Rosemary provides several health benefits for both humans and dogs, which is why it’s used in many dog foods. However, it would not be appropriate for all dogs. Consult your doctor if you think your dog is allergic to rosemary.

Symptoms of Rosemary Allergy

If you dog is allergic to Rosemary, you will notice some of the following symptoms:

  • Itchy skin  
  • Dry, Flaky skin  
  • Hair Loss  
  • Ear Infection  
  • Obsessive licking or chewing of feet  
  • Inflamed paw  
  • Gastrointestinal Upset  
  • Seizures  

Rosemary Allergy in Dogs: Causes  

When your dog suffers from allergies, its body attempts to shield itself. Although the ingredient or substance is, in fact, harmless, the body does not accept it as such and mounts an extreme defensive reaction. If your dog has a rosemary allergy, its body will mount an unnecessary immune response to the herb. This allergic reaction will manifest itself rapidly or gradually over time. Many food allergies develop when dogs have an infection in the stomach or intestines or after an imbalance in their natural flora.

Rosemary Allergy in Dogs: Diagnosis  

If you dog suffers from allergic reactions, you should consult your vet who will run detailed tests and collect his medical history to figure out what is causing the symptoms. If your dog’s eyes are watery, the veterinarian can run a series of tests to determine the cause. The vet might use fluorescein staining to look for a scrape or ulcer on the cheek, for example. If the dog’s skin is itchy and the doctor isn’t sure what’s causing it, so may take a scrape to rule out foreign pathogens or bacterial overgrowth.   

Blood tests can give the doctor an indication of how well the dog’s internal organs are performing. A complete blood count and chemistry panel will provide the veterinarian the details for an accurate diagnosis. The findings of the blood tests will reveal whether there are any increases in white blood cells and whether they are linked to an allergic reaction.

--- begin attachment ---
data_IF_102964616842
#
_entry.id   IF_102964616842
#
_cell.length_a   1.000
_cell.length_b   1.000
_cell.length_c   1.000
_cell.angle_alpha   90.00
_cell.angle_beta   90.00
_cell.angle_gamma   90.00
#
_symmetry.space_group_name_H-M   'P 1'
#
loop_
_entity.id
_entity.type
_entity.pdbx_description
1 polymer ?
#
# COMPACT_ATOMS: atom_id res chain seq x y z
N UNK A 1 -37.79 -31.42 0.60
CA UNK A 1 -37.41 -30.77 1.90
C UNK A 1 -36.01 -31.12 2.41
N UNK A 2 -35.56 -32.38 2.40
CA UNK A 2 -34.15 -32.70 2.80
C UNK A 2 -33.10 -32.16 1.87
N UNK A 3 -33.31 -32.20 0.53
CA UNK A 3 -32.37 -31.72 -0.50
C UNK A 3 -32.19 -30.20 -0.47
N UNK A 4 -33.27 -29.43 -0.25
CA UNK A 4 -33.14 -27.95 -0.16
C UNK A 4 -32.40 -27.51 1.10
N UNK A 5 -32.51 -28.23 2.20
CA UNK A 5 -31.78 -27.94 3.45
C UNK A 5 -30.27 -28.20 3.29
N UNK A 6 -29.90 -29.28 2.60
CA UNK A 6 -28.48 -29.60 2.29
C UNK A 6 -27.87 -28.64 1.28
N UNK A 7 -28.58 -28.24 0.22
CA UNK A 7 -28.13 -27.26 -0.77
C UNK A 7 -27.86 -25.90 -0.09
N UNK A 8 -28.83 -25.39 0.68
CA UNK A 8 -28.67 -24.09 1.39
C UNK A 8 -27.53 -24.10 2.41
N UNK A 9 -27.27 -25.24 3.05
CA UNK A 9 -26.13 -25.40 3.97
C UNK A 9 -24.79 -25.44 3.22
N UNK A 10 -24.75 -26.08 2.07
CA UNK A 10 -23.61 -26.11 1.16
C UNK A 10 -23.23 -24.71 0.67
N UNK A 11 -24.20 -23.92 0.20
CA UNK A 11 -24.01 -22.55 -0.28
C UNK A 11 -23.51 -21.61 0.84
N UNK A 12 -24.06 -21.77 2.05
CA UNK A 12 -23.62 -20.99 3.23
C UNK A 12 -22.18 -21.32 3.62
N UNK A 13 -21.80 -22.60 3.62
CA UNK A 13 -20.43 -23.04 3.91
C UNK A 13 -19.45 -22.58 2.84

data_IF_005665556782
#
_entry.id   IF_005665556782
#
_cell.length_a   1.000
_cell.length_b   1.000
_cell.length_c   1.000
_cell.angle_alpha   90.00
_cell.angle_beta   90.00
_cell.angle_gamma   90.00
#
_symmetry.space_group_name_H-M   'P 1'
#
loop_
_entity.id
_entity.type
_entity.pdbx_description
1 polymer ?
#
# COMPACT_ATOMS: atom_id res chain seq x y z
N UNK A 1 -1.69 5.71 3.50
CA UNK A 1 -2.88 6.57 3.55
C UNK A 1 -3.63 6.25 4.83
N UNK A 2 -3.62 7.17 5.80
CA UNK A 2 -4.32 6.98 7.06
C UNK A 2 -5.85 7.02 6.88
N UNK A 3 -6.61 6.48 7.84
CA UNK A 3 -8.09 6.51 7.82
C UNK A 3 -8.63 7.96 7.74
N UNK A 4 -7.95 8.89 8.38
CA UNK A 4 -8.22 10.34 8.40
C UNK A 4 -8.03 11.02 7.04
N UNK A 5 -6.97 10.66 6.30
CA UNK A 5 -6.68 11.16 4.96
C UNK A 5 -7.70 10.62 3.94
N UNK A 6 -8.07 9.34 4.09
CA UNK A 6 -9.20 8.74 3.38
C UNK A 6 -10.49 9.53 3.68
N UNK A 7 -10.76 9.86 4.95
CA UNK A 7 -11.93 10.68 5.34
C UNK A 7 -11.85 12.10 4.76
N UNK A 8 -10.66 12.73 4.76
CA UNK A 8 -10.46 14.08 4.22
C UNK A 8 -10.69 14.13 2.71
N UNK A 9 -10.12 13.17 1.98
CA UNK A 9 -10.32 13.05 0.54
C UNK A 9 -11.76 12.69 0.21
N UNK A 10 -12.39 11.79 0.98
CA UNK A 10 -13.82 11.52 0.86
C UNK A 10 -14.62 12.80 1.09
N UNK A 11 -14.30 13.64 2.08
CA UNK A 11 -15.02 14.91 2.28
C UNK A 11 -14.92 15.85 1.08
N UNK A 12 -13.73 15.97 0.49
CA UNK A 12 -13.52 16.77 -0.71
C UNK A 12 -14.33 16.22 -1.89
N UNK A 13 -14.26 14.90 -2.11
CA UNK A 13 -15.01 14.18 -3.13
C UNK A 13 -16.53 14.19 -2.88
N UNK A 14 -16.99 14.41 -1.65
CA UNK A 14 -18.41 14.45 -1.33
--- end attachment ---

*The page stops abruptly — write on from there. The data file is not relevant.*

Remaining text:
The most common approach for determining an allergy is to do a dietary experiment. It would help if you fed your dog a diet for at least 90 days without rosemary in a dietary investigation. You cannot offer any sweets or flavored medications containing rosemary during this trial because it can influence the outcome. If the allergic symptoms disappear after 90 days, you must reintroduce rosemary into your dog’s diet. If the allergy problems return after you reintroduce rosemary, you’ve found the root.

Rosemary Allergies in Dogs: Treatment  

The veterinarian may recommend a medication to alleviate the scratching that your dog is experiencing. As the rosemary leaves his system, the drug will make the dog itch long enough for the skin to recover. If you don’t get rid of the itching root, you’ll have to keep giving the drug and potentially heal over time.     

The easiest way to handle rosemary allergies is to follow a strict eating plan. It can be a frustrating process, but if you find the allergen’s root and successfully eliminate it from their diet, both you and your dog will be better off. Suppose the allergen isn’t removed from your dog’s diet; in that case, the immune system will deteriorate over time, leading to persistent problems or secondary infections, which can lead to more health problems for your dog.

Final Words

Rosemary isn’t harmful to dogs. To help alleviate stomach upsets, give your dog a small amount of rosemary. While the extract is safe, do not use the oil. Discuss the number of doses with your veterinarian to determine the appropriate amounts based on the reason you’re using them.   

Finally, rosemary may induce an allergic reaction, much like any other food or herb. If you see any symptoms of allergies, consult a vet and stop feeding rosemary if necessary.